Let’s consider marriage. You found someone who brings you such joy and are thinking of entering marriage with that individual. The maturing Christian would ask these questions:
• Can I worship with this person?
• Is he or she a believer in Christ?
• Can we share Christ in our everyday life, or will it be an issue for us?
• Will we be able to raise our children together in the Christian faith?
Let’s try one more. You’ve been terribly hurt by someone along life’s way. The question is, are you going to hang onto the hurt and nurse a grudge believing revenge is sweet, as the world around us teaches, or will you forgive that person and move on, as Jesus instructed His disciples to do?
Obviously God’s admission in our lives is not completed in us until He takes us to His heaven. However, He really does have a plan for you and me to mature us, to transform us in this life through the working of the Holy Spirit. He intends to shape and mold us to the image of Jesus Christ so we would live obediently and fulfill the great commandment to love God above all things and our neighbor as ourselves.
Finally, Christ’s mission continues through us. He clearly commissions us to take the Good News of Christ to others around us who haven’t received Him yet or have wandered away from God. They need His saving grace, and Christ counts on us to reach out to them. He tells us, “Go, make disciples of all nations baptizing them . . . , teaching (all that I have taught to you)” (Matt. 28:20-21). Or He says, “You are my witnesses . . . to the ends of the earth” (Acts 1:8). In Matt. 5:16, He says to His disciples, “Let your light shine before others so they see your good deeds and give glory to your Father in heaven.”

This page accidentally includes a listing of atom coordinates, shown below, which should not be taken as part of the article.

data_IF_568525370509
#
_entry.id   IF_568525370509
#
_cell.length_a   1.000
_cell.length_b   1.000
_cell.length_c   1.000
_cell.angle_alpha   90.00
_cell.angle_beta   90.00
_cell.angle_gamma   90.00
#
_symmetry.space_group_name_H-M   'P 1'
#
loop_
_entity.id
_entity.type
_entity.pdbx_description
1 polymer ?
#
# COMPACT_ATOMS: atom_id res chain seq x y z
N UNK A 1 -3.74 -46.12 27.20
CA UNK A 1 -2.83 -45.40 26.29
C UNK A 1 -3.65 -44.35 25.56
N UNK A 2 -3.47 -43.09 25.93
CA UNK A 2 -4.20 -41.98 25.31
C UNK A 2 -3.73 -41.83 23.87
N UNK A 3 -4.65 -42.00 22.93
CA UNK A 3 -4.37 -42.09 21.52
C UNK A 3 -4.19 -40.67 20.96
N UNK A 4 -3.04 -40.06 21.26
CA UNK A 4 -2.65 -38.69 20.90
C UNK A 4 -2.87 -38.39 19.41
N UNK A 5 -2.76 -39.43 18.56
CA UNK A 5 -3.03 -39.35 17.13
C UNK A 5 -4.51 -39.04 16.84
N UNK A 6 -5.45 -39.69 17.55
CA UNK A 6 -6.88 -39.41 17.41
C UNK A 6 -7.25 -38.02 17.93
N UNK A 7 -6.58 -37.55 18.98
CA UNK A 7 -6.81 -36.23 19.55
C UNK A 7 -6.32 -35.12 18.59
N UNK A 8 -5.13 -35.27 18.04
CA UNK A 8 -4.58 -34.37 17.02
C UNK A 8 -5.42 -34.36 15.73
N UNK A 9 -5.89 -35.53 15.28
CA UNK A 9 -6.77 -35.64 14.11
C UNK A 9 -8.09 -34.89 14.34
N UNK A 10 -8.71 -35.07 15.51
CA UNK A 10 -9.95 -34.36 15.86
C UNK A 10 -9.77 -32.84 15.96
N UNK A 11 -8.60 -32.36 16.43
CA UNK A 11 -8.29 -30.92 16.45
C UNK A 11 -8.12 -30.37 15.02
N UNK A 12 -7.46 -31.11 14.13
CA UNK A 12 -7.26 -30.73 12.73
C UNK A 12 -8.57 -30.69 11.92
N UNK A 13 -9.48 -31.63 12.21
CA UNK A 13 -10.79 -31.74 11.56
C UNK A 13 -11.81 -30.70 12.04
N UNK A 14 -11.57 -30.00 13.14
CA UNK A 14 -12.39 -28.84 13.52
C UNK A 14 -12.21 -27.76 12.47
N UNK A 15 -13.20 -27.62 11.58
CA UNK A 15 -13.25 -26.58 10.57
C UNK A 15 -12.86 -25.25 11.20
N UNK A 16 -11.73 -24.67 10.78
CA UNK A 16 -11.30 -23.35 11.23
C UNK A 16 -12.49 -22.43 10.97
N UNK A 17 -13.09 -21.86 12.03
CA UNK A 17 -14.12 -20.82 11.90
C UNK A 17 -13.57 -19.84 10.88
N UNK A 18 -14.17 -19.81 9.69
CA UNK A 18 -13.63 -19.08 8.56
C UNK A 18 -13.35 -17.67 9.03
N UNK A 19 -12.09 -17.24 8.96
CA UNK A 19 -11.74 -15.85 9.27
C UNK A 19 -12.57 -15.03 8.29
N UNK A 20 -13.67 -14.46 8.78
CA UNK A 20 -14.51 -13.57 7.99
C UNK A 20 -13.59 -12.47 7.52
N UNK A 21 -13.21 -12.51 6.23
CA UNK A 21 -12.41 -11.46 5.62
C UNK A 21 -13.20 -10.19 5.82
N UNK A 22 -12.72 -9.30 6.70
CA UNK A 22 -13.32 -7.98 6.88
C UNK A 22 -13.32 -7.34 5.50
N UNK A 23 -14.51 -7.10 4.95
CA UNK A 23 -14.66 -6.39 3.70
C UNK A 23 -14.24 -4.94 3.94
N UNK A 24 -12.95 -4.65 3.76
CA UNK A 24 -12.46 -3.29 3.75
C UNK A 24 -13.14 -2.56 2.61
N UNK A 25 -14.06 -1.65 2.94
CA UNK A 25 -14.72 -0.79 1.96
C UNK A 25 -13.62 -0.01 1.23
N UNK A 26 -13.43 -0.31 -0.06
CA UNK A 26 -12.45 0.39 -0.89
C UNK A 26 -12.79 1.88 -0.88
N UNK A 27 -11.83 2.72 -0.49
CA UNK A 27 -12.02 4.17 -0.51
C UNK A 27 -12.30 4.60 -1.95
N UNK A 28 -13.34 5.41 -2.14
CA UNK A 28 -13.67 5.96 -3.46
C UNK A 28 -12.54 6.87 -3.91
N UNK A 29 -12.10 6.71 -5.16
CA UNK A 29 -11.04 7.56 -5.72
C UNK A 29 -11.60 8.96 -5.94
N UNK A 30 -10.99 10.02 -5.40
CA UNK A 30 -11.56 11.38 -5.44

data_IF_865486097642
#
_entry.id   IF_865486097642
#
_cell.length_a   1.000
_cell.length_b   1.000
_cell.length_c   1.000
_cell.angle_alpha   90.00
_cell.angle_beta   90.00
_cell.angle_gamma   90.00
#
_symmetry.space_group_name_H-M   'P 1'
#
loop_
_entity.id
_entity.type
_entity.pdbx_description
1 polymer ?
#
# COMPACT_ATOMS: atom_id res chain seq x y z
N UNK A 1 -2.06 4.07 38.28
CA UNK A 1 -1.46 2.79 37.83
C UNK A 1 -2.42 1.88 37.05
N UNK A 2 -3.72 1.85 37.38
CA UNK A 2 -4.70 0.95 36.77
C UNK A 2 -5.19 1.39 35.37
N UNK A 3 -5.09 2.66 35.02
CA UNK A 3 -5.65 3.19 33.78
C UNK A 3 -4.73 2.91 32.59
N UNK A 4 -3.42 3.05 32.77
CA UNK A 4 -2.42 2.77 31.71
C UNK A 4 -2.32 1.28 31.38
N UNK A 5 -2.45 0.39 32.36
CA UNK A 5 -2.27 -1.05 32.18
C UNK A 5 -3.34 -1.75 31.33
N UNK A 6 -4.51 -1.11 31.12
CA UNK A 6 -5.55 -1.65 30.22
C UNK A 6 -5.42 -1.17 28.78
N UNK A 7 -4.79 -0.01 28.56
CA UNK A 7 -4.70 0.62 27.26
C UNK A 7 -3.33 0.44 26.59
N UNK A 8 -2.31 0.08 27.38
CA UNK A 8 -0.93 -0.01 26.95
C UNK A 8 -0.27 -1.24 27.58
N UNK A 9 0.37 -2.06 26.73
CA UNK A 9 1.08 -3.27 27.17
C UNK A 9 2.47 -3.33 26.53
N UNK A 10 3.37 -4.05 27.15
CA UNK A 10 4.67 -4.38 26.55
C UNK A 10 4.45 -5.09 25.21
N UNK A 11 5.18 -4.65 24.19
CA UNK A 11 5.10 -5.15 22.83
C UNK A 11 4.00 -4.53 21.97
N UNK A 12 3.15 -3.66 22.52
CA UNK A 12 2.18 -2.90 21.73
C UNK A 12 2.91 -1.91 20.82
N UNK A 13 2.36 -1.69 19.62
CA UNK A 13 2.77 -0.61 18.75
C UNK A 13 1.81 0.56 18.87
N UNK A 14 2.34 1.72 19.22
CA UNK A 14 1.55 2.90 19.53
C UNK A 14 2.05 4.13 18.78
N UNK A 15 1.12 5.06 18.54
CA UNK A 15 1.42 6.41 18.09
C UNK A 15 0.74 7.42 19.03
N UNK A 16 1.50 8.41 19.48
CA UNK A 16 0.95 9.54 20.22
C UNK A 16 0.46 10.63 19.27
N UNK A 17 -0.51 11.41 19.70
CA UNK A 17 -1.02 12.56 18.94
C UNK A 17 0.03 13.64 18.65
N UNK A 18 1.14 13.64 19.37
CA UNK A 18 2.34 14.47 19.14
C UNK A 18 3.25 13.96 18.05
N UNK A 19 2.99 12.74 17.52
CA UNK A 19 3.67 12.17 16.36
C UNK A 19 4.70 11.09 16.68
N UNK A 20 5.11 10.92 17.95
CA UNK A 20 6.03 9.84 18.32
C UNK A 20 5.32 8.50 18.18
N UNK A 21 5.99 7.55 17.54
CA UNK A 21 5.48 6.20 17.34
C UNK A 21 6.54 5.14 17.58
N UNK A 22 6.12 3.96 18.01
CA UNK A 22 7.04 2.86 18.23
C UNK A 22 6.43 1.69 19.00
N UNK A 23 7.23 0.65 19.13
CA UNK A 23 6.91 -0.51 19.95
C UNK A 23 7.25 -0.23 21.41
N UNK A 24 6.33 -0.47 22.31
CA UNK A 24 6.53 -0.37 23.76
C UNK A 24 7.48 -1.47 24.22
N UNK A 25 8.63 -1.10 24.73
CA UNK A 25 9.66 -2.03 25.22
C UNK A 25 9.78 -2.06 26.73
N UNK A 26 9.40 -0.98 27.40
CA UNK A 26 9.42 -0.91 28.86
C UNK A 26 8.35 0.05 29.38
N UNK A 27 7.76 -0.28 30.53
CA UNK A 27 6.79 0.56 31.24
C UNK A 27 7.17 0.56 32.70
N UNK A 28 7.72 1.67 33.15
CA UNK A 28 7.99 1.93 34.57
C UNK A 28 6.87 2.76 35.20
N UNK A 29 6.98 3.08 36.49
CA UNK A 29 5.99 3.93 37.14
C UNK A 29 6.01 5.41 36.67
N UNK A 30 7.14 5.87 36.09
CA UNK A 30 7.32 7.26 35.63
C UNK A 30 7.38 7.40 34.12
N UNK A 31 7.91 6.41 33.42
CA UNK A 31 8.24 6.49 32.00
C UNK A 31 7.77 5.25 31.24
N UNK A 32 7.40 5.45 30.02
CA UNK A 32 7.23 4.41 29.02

Life presents us with many missions: raising a family, providing for ourselves and them, being a good member of my community. But only one mission is eternal. It began that day at the river Jordan when Jesus was baptized and commissioned – His Inauguration Day. His mission continues in and through our lives this week, in our encounters with various people we run into who need Jesus Christ in their lives.
Christ’s mission continues until the day when Jesus returns in power and majesty and glory once and for all when every knee will bow and every tongue will confess that Jesus is Lord.
Until that day comes, brothers and sisters, we have a lot of work to do. The mission continues through us until our last breath. We never retire from kingdom work. So we keep trusting, following and serving Jesus until we close our eyes in this world and awaken to behold Him face to face in the next. Until then, the mission continues.
So, dear brothers and sisters, press on for the sake of the Gospel. May the mission of Jesus Christ continue in and through your life. Amen.
Rev. Steve Kramer